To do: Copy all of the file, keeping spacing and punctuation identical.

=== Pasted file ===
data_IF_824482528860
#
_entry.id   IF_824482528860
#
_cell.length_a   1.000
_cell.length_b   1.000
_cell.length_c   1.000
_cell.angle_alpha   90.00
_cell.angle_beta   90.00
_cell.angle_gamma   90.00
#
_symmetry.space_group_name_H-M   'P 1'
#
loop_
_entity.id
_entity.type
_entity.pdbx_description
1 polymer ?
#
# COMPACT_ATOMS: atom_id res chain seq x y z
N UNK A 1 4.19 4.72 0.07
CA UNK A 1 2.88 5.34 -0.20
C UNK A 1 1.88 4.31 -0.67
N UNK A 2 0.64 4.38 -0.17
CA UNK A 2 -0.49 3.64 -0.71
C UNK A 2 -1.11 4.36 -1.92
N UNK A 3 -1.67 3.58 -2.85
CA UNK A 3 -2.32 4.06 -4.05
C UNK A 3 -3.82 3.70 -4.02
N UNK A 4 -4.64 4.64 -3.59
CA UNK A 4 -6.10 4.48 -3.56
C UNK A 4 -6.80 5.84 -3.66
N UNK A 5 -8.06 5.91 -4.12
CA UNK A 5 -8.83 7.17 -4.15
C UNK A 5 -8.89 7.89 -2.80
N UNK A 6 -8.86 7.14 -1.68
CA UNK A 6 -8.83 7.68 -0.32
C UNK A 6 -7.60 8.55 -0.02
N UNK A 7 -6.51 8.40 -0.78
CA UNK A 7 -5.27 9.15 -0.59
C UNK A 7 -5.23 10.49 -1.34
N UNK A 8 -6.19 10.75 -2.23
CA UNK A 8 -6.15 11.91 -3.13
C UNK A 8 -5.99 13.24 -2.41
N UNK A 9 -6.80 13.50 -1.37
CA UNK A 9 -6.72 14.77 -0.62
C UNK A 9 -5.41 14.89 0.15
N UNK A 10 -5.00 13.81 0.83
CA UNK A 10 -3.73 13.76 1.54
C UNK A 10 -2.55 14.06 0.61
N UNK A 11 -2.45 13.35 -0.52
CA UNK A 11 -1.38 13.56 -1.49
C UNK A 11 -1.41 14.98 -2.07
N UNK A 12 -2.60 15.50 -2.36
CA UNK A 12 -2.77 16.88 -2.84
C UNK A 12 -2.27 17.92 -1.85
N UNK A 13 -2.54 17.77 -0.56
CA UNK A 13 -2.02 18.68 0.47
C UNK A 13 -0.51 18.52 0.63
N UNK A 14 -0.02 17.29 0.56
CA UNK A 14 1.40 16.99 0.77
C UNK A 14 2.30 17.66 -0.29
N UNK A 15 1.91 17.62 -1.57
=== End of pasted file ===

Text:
data_IF_824482528860
#
_entry.id   IF_824482528860
#
_cell.length_a   1.000
_cell.length_b   1.000
_cell.length_c   1.000
_cell.angle_alpha   90.00
_cell.angle_beta   90.00
_cell.angle_gamma   90.00
#
_symmetry.space_group_name_H-M   'P 1'
#
loop_
_entity.id
_entity.type
_entity.pdbx_description
1 polymer ?
#
# COMPACT_ATOMS: atom_id res chain seq x y z
N UNK A 1 4.19 4.72 0.07
CA UNK A 1 2.88 5.34 -0.20
C UNK A 1 1.88 4.31 -0.67
N UNK A 2 0.64 4.38 -0.17
CA UNK A 2 -0.49 3.64 -0.71
C UNK A 2 -1.11 4.36 -1.92
N UNK A 3 -1.67 3.58 -2.85
CA UNK A 3 -2.32 4.06 -4.05
C UNK A 3 -3.82 3.70 -4.02
N UNK A 4 -4.64 4.64 -3.59
CA UNK A 4 -6.10 4.48 -3.56
C UNK A 4 -6.80 5.84 -3.66
N UNK A 5 -8.06 5.91 -4.12
CA UNK A 5 -8.83 7.17 -4.15
C UNK A 5 -8.89 7.89 -2.80
N UNK A 6 -8.86 7.14 -1.68
CA UNK A 6 -8.83 7.68 -0.32
C UNK A 6 -7.60 8.55 -0.02
N UNK A 7 -6.51 8.40 -0.78
CA UNK A 7 -5.27 9.15 -0.59
C UNK A 7 -5.23 10.49 -1.34
N UNK A 8 -6.19 10.75 -2.23
CA UNK A 8 -6.15 11.91 -3.13
C UNK A 8 -5.99 13.24 -2.41
N UNK A 9 -6.80 13.50 -1.37
CA UNK A 9 -6.72 14.77 -0.62
C UNK A 9 -5.41 14.89 0.15
N UNK A 10 -5.00 13.81 0.83
CA UNK A 10 -3.73 13.76 1.54
C UNK A 10 -2.55 14.06 0.61
N UNK A 11 -2.45 13.35 -0.52
CA UNK A 11 -1.38 13.56 -1.49
C UNK A 11 -1.41 14.98 -2.07
N UNK A 12 -2.60 15.50 -2.36
CA UNK A 12 -2.77 16.88 -2.84
C UNK A 12 -2.27 17.92 -1.85
N UNK A 13 -2.54 17.77 -0.56
CA UNK A 13 -2.02 18.68 0.47
C UNK A 13 -0.51 18.52 0.63
N UNK A 14 -0.02 17.29 0.56
CA UNK A 14 1.40 16.99 0.77
C UNK A 14 2.30 17.66 -0.29
N UNK A 15 1.91 17.62 -1.57